We did not observe PWUDs injecting drugs in public view during the daytime. In addition, the ratio of foil disposed was higher than that of syringes (Fig. 3). This could be evidence the injecting of drugs at night and the success of the harm reduction innovative strategy that dig a hole to bury the syringes in the Farahzad valley. Also, smoking is the traditionally preferred method in Iran. Furthermore, drug injection did not make PWUDs high due to the quality of drugs that were distributed there.
Fireplaces were more often found in Mahdis Park than in other studied sites. This might be a consequence of the urban management plan, which turned off lights in this part of the park to disperse PWUDs (Fig. 4).
As one would expect, according to the gender balance in the open drug scenes activities , male drug users caused more loitering than women. PWUDs gathered more garbage than other local residents indicating a source of income among PWUDs .
Although, the residents did not feel convenient from drug scene-related activities, they confirm human rights of actors of drug scenes. The results of this study suggest key contextual data regarding the experiences of PWUDs and other local residents about primary perceived drug scene-related problems, self-regulatory strategies, as well as possible interventions.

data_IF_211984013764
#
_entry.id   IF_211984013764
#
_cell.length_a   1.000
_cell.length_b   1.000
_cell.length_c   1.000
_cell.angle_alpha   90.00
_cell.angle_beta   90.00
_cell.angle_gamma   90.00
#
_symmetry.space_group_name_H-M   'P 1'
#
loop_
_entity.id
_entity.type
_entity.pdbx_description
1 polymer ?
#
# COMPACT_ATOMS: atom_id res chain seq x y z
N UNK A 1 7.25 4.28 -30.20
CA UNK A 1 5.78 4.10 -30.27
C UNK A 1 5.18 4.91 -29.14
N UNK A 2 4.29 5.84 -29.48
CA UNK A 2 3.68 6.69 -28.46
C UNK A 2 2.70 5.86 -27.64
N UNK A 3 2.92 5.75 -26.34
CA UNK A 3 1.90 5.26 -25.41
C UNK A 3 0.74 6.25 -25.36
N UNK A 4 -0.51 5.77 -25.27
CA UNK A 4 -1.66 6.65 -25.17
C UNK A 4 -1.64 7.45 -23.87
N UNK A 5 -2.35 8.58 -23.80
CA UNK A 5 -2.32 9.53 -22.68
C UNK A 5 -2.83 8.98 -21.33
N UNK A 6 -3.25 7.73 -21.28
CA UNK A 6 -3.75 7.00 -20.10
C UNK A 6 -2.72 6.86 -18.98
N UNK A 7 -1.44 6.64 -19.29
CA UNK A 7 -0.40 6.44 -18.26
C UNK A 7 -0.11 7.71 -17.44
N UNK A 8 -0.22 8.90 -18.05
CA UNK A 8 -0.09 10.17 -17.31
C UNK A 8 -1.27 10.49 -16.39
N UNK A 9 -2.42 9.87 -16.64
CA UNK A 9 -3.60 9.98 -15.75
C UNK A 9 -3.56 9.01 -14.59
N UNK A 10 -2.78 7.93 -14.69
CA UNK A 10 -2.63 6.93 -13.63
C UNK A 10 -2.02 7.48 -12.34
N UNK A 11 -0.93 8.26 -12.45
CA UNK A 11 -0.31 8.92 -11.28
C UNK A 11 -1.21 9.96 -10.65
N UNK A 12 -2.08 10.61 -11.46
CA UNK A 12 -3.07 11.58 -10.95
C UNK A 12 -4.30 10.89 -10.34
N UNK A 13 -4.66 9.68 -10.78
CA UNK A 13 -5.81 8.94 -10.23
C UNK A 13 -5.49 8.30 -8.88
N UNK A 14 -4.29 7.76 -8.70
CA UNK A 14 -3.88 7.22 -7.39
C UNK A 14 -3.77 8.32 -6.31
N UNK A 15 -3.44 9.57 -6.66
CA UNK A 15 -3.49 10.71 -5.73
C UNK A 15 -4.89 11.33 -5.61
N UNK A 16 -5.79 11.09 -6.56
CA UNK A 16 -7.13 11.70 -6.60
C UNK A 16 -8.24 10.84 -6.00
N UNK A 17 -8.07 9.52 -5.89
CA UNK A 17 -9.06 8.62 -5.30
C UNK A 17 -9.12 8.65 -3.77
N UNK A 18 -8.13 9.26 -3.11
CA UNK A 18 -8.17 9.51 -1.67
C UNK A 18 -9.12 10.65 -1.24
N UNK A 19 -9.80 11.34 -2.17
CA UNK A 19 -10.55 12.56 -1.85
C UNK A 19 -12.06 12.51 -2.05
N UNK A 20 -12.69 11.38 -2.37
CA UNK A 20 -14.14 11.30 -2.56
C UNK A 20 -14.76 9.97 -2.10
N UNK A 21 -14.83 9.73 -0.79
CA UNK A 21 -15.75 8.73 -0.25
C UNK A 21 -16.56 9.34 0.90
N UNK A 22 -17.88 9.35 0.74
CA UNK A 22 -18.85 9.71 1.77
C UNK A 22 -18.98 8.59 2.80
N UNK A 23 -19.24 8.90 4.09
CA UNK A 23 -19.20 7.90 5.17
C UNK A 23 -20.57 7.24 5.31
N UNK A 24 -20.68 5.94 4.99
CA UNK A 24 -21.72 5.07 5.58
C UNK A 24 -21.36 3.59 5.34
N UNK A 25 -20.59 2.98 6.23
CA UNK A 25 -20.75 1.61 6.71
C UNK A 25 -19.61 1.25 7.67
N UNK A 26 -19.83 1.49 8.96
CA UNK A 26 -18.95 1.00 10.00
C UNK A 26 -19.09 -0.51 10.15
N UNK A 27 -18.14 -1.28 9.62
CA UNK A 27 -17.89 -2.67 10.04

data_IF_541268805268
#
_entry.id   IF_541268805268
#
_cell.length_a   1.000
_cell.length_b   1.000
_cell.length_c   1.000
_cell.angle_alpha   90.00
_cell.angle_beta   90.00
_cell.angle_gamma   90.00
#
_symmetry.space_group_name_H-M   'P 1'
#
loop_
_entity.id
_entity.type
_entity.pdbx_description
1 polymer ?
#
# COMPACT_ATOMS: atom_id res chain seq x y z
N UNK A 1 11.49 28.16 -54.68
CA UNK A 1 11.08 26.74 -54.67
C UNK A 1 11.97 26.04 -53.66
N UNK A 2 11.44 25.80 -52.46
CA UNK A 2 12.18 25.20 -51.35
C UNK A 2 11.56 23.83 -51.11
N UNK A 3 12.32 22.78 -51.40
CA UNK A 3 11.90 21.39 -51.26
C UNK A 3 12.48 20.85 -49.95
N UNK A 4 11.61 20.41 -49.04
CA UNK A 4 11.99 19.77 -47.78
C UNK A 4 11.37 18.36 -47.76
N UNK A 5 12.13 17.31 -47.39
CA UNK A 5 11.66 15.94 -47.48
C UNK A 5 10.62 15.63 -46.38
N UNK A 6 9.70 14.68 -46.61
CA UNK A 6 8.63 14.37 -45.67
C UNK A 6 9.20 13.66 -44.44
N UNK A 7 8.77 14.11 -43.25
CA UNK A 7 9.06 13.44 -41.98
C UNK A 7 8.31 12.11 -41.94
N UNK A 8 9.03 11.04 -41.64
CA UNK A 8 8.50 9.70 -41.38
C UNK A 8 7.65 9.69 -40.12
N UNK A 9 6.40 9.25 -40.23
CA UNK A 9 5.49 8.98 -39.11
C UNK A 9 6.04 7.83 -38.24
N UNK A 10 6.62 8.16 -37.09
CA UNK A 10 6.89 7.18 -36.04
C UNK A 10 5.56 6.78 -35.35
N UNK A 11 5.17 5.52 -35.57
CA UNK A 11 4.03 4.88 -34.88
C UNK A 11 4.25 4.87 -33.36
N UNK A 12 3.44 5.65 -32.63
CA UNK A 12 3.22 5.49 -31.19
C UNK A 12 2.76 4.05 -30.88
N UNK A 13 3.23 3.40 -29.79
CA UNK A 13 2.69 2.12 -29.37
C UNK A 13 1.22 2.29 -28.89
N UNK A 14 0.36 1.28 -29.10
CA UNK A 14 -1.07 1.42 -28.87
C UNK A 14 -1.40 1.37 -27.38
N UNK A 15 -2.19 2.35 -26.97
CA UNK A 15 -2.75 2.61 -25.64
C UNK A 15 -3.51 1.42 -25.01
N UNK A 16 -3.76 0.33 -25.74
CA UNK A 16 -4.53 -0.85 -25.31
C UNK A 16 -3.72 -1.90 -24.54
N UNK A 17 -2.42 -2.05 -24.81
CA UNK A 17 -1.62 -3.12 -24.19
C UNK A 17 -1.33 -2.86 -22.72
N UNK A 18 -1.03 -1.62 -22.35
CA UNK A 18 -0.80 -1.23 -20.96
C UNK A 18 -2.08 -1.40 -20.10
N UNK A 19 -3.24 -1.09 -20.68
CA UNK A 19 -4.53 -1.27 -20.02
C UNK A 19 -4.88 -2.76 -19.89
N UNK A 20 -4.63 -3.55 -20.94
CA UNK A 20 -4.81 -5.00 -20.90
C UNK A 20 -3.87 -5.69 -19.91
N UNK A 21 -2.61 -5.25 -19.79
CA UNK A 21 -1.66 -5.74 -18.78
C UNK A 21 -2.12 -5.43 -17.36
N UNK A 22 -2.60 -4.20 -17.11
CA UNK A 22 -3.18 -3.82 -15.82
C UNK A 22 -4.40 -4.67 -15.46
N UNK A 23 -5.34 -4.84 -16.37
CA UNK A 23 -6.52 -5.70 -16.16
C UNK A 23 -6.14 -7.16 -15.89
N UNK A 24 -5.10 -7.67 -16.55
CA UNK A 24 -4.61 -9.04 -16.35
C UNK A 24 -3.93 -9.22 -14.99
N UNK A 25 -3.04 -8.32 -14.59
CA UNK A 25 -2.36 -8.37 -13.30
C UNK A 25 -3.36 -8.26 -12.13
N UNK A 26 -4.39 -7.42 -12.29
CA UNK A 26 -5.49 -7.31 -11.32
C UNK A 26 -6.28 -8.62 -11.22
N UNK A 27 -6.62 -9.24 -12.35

The primary drug scene-related problems that residents did not tolerate were: the attraction of PWUDs and dealers, fear of being attacked by PWUDs, exposure to drug deal and use, disposal of drug paraphernalia, noise, gathering PWUDs, smoke due to lighting fire, and decreased property values. The local affected community not only does not tolerate drug scene-related problems but also some conventional law enforcement measures such as arresting PWUDs in a discriminatory way. Public perception of the adverse effects of ODSs plays a crucial role in police operations . Despite moderate benefits of the crackdown plan, these measurements are associated with violence and misconduct and negatively impact minority groups who live in the vicinity of drug scenes [19, 20].